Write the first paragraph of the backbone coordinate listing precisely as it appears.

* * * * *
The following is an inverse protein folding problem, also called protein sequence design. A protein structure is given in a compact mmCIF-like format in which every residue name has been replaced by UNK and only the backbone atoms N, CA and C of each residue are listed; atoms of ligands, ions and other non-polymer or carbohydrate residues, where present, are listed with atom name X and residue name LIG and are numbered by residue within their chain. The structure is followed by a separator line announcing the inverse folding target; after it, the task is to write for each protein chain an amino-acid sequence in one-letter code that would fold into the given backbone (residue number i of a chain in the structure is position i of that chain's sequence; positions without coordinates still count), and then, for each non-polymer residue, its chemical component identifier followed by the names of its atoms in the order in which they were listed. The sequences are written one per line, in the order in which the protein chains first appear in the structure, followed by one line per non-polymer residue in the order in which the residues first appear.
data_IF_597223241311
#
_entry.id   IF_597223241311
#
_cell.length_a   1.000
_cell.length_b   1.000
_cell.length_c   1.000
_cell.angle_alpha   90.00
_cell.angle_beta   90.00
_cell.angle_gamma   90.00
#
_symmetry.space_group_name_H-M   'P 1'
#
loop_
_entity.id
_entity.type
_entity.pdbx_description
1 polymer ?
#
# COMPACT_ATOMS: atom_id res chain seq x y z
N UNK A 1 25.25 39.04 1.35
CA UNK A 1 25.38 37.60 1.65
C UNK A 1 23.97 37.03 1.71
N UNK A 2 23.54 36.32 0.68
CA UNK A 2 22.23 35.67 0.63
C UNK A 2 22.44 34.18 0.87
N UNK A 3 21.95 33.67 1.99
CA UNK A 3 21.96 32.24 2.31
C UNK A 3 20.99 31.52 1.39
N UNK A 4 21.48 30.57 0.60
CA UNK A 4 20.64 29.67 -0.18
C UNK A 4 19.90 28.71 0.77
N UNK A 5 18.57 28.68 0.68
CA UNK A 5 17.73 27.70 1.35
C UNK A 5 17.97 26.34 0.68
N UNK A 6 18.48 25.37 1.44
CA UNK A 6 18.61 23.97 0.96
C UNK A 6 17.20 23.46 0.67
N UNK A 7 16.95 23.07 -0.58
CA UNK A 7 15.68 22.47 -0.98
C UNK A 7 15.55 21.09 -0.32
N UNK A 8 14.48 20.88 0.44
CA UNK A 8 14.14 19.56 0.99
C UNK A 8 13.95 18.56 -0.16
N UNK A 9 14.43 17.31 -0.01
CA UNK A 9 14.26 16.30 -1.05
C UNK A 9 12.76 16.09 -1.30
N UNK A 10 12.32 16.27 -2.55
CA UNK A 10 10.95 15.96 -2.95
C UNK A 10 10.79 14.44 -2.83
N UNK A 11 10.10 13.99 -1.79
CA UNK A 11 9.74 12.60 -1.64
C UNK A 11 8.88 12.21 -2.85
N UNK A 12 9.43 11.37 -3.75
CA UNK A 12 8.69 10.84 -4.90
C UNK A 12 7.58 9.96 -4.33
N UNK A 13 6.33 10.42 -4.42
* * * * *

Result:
The following is an inverse protein folding problem, also called protein sequence design. A protein structure is given in a compact mmCIF-like format in which every residue name has been replaced by UNK and only the backbone atoms N, CA and C of each residue are listed; atoms of ligands, ions and other non-polymer or carbohydrate residues, where present, are listed with atom name X and residue name LIG and are numbered by residue within their chain. The structure is followed by a separator line announcing the inverse folding target; after it, the task is to write for each protein chain an amino-acid sequence in one-letter code that would fold into the given backbone (residue number i of a chain in the structure is position i of that chain's sequence; positions without coordinates still count), and then, for each non-polymer residue, its chemical component identifier followed by the names of its atoms in the order in which they were listed. The sequences are written one per line, in the order in which the protein chains first appear in the structure, followed by one line per non-polymer residue in the order in which the residues first appear.